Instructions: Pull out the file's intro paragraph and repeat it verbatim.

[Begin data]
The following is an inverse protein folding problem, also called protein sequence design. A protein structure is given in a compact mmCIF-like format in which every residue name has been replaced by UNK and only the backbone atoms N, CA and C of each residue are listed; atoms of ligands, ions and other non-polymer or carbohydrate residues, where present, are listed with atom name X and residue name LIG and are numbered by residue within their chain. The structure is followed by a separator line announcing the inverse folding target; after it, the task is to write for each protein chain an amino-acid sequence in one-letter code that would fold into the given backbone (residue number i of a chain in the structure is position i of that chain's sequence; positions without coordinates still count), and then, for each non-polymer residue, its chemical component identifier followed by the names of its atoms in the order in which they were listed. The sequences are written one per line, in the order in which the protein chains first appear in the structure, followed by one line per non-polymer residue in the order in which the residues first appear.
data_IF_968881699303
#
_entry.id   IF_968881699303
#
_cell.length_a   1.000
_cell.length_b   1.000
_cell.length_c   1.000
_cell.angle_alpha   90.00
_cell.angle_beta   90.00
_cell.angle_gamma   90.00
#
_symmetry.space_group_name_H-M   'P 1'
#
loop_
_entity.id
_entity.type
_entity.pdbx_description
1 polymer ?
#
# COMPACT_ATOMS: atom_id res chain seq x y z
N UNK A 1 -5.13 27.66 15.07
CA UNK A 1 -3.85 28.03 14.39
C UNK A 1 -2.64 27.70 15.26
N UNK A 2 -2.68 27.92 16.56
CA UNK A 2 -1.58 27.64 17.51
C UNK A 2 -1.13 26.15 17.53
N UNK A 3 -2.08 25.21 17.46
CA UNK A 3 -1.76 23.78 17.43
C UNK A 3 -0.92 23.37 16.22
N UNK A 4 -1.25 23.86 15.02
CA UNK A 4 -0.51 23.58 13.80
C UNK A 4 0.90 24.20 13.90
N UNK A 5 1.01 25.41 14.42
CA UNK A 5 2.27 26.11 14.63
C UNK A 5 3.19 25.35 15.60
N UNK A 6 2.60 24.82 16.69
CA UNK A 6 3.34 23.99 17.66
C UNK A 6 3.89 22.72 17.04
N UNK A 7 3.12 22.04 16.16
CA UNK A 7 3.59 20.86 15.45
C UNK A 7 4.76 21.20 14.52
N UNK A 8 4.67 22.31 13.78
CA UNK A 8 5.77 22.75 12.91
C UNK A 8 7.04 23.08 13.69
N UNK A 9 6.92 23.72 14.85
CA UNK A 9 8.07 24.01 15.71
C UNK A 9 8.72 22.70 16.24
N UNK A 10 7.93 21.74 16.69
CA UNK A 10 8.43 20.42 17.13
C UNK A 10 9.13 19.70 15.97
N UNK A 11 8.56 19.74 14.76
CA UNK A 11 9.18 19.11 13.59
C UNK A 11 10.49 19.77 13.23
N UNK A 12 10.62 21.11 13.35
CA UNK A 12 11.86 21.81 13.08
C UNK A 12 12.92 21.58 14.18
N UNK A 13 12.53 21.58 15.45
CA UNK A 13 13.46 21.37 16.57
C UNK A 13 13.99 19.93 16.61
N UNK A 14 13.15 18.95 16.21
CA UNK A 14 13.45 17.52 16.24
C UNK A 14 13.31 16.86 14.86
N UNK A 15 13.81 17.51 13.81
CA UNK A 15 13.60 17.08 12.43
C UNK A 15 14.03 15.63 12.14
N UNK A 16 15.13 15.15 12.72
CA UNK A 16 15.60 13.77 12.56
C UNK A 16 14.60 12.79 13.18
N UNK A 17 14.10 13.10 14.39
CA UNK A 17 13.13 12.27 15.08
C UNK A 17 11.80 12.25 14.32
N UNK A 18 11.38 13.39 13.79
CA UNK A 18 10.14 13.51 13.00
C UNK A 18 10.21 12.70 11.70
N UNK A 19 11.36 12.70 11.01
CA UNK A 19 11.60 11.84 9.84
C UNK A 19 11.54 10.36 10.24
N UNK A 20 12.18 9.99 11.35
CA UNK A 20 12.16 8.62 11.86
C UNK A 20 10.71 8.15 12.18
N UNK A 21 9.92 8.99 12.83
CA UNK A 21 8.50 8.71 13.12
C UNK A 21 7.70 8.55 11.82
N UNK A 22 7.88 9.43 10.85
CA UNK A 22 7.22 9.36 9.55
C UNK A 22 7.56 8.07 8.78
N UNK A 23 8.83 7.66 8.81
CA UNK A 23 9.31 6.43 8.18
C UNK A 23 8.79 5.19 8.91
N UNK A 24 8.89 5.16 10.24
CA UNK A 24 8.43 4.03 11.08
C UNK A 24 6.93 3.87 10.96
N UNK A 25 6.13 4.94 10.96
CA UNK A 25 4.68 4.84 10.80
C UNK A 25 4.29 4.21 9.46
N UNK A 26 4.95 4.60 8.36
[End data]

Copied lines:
The following is an inverse protein folding problem, also called protein sequence design. A protein structure is given in a compact mmCIF-like format in which every residue name has been replaced by UNK and only the backbone atoms N, CA and C of each residue are listed; atoms of ligands, ions and other non-polymer or carbohydrate residues, where present, are listed with atom name X and residue name LIG and are numbered by residue within their chain. The structure is followed by a separator line announcing the inverse folding target; after it, the task is to write for each protein chain an amino-acid sequence in one-letter code that would fold into the given backbone (residue number i of a chain in the structure is position i of that chain's sequence; positions without coordinates still count), and then, for each non-polymer residue, its chemical component identifier followed by the names of its atoms in the order in which they were listed. The sequences are written one per line, in the order in which the protein chains first appear in the structure, followed by one line per non-polymer residue in the order in which the residues first appear.